Impact of terror

FI-EditorialBy definition, terrorism is designed to strike when you least expect it and make you feel as though there is no safe place for you and that at any moment another attack could happen.

And of course the fear, the confusion and the uncertainty is exactly what whoever is responsible wants. They want nothing to be “normal” ever again. It’s a feeling that Greenwich residents know all too well as nearly 12 years later the memories of the crystal clear morning of Sept. 11, 2001, still are as vivid as ever. And no doubt many flashed back to that when the news first broke this week about the act of terror in Boston that claimed at least three lives and injured more than a hundred more.

It’s unsettling to ever be reminded of the attacks that hit so close to home here in Greenwich, and the fear and confusion of Monday’s attacks did just that. It would be so much more preferable to be here hailing the Board of Education for its gutsy and right-on decision to go full steam ahead with MISA or to spout off flames of outrage over the cowardly failure of the United States Senate to move on the same kind of sensible gun control measures pushed by Connecticut’s senators and passed overwhelmingly in a bipartisan fashion by our state legislature.

But instead we are left reflecting on the events at the Boston Marathon, where people who wanted nothing more than to enjoy one of the country’s most famous sporting events were seriously hurt or, in at least three tragic cases, killed. There is no indication yet as to who might be responsible, and wild speculation about the source of the bombs that did so much damage is useless and creates the kind of atmosphere a terrorist wants. The investigation is ongoing now and the only thing that can be done is hope that the perpetrator (or perpetrators) are done so we can find out why and have there be some kind of justice.

Yet even finding out who is responsible will not bring back those who were killed, heal injuries that will be visible for the rest of people’s lives, restore the innocence of children who witnessed this horrific act, or make people confident again to take for granted that even the simple act of watching a marathon can be done without the fear of the unknown looming over everything.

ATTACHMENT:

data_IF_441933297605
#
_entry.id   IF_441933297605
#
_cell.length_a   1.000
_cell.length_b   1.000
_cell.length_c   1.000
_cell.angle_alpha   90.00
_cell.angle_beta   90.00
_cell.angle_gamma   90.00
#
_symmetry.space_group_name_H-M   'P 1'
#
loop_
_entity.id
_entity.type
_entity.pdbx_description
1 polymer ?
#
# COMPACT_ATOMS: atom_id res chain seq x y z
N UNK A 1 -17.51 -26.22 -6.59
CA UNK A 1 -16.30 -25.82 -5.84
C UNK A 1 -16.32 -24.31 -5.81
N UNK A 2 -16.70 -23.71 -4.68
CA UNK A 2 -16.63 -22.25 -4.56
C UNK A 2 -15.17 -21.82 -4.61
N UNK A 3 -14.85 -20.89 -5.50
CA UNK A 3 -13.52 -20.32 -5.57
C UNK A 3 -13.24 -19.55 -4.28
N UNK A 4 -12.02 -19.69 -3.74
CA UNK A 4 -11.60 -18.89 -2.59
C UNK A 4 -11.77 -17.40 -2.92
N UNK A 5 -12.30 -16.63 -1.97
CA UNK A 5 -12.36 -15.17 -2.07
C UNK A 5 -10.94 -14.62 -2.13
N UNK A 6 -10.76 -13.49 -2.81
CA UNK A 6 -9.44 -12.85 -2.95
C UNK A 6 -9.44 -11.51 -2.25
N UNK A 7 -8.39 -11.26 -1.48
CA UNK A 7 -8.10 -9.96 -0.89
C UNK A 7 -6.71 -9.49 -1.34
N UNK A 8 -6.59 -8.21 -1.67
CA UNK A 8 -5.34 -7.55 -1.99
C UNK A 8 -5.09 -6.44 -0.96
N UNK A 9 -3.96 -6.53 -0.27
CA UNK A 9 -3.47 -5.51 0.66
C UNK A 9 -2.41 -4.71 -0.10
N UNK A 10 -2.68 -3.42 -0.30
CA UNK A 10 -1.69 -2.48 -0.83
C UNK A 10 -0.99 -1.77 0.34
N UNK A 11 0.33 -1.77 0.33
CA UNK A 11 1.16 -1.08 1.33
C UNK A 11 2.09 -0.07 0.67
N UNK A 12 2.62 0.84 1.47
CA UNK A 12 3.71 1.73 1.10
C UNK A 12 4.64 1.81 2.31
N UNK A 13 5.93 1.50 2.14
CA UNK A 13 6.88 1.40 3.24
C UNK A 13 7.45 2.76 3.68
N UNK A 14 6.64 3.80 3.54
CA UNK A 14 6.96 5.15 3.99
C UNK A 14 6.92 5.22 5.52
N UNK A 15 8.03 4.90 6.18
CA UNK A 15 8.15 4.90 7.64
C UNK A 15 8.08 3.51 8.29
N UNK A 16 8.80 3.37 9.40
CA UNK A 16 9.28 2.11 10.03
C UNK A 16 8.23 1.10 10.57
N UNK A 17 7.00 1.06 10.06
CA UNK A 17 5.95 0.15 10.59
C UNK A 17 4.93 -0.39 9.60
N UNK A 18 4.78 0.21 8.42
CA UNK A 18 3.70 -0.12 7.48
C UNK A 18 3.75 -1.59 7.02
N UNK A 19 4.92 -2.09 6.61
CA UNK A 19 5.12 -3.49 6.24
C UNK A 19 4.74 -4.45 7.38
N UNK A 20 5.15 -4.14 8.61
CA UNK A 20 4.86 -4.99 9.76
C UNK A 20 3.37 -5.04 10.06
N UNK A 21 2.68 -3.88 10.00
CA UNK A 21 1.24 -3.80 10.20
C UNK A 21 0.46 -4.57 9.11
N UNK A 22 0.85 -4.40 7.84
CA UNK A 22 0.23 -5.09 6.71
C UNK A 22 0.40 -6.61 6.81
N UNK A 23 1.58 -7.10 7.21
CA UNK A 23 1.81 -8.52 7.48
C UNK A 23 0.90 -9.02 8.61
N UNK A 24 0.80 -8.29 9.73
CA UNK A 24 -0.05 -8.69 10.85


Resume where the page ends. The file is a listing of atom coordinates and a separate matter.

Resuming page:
What people are left with is the overwhelming question of Why the hell do people do things like this? Bringing about death and destruction to satisfy some vague ideal or political fury or religious fervor is alien to so many of us. We cannot fathom how anyone could do this, and when attacks like this happen, especially days after an incident at Greenwich High School that fortunately turned out to be nothing, that had so many fearing for their children, we are left looking for something, anything, that will comfort us.

So let’s do as many have done and focus on the brave first responders who ran right into the scene of the explosion when no one knew if there were more bombs to come. Let’s think about the people who selflessly helped their fellow runners and spectators. And let’s be reminded, as many were, of the always welcome words of the late Fred Rogers, better known as Mr. Rogers.

He once said, “When I was a boy and I would see scary things in the news, my mother would say to me, ‘Look for the helpers. You will always find people who are helping.’ To this day, especially in times of ‘disaster,’ I remember my mother’s words and I am always comforted by realizing that there are still so many helpers and so many caring people in this world.”

Those words are just as true as they were when he first said them and this week’s events proved that. Even in times of terror there is always heroism to celebrate and good things to remember. We must take that away from this.

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